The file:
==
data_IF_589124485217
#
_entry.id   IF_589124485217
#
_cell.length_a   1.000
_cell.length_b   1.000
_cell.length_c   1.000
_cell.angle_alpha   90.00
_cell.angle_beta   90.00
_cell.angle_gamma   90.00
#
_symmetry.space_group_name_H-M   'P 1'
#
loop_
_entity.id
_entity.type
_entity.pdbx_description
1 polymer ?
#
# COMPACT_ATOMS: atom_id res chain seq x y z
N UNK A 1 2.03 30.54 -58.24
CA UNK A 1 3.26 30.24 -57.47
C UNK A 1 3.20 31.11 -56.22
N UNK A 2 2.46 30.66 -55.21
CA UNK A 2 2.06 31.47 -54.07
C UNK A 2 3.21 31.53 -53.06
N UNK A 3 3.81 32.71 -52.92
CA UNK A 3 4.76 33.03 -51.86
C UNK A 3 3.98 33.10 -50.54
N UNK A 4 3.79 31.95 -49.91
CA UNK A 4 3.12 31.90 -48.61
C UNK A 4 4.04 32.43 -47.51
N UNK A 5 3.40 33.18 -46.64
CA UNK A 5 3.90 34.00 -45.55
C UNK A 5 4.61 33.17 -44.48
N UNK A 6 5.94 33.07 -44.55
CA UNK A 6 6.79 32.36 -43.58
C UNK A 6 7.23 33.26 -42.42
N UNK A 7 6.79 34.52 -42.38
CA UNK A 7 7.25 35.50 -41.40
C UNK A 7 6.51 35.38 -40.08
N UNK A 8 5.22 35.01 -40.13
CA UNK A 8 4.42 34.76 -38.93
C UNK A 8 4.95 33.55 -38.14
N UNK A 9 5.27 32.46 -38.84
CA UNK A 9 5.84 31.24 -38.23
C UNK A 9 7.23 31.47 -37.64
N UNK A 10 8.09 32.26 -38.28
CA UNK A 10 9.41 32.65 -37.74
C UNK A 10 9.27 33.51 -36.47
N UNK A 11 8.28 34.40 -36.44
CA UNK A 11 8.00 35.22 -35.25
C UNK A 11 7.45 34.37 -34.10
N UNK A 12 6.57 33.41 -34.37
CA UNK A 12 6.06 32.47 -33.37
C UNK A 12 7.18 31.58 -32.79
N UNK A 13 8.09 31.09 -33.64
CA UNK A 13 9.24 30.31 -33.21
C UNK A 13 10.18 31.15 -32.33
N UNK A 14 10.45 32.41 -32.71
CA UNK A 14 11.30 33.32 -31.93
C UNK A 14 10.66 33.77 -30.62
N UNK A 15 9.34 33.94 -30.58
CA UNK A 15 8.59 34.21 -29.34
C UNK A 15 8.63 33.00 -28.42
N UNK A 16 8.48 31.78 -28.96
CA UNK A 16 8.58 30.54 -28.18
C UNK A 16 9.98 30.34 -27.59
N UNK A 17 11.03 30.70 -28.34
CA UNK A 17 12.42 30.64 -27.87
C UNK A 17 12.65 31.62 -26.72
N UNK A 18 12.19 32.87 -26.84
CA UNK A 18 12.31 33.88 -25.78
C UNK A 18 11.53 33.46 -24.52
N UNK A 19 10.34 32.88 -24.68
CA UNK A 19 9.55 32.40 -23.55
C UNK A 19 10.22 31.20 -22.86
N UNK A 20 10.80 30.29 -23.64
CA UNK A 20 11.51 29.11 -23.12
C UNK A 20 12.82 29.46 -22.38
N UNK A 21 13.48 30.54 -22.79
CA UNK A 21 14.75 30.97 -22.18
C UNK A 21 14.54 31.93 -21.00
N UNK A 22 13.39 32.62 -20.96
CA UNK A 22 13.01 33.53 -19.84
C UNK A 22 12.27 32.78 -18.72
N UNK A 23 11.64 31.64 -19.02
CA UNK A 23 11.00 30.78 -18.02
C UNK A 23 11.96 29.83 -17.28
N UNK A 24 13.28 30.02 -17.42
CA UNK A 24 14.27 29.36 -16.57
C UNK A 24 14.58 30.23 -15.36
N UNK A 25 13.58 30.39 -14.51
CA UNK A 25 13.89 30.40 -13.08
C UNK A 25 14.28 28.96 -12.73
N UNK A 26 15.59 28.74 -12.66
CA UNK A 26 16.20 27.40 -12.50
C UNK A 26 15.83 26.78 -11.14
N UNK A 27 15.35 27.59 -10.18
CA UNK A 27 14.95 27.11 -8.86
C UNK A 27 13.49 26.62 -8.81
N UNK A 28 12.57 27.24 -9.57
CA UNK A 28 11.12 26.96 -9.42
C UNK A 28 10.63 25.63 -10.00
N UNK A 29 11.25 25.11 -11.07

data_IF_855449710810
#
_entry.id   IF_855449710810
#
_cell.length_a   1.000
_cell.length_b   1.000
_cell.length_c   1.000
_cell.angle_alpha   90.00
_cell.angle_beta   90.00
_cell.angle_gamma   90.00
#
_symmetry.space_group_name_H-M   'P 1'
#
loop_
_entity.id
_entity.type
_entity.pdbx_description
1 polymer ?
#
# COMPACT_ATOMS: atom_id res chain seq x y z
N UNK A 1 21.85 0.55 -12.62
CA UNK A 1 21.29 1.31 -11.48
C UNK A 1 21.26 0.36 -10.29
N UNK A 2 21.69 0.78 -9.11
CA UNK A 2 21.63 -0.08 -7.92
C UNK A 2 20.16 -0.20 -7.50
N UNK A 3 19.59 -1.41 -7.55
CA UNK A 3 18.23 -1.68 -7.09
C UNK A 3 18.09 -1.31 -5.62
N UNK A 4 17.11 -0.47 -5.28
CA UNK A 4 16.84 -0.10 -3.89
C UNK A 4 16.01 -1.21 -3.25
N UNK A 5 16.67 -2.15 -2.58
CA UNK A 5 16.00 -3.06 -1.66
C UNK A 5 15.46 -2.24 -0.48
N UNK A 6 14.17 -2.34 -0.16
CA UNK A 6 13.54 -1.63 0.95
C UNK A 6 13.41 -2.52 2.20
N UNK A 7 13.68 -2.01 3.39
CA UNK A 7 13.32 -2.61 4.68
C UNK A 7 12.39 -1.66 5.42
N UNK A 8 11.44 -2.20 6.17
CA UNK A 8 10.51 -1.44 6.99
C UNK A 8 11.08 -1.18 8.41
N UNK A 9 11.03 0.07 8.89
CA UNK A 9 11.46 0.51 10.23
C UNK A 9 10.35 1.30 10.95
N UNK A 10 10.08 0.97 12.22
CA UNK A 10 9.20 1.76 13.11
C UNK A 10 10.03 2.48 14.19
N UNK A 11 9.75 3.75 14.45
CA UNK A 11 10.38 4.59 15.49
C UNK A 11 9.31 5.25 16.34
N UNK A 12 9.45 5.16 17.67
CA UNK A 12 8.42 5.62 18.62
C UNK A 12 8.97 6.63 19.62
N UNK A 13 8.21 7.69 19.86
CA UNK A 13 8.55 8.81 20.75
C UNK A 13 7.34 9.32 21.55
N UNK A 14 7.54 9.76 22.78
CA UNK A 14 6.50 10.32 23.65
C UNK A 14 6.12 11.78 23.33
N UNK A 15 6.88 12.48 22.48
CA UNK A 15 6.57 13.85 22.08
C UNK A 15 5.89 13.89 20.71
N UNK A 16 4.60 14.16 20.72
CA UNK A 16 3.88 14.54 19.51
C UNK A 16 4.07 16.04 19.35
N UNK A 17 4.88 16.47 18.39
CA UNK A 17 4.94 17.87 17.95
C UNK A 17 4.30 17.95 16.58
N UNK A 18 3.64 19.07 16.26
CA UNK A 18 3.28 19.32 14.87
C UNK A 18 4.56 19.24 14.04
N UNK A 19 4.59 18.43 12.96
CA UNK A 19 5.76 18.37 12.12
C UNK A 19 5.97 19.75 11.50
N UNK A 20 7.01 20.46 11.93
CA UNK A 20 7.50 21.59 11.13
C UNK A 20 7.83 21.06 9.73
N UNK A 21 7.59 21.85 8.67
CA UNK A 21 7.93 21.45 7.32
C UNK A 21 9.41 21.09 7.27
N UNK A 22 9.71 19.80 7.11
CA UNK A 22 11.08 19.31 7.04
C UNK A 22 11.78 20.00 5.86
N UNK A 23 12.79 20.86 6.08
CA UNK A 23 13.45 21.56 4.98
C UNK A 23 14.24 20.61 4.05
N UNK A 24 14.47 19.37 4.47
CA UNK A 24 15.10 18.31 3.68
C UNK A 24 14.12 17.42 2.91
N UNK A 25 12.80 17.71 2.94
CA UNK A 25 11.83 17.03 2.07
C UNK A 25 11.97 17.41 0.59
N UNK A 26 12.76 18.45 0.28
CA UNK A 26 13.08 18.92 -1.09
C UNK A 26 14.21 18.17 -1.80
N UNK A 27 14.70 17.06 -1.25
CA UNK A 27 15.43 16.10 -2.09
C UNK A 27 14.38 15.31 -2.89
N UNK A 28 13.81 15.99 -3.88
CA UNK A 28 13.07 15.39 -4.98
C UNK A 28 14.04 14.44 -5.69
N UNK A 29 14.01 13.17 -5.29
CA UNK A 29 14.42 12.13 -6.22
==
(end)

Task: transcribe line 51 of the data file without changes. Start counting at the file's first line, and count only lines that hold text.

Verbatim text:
N UNK A 11 8.28 34.40 -36.44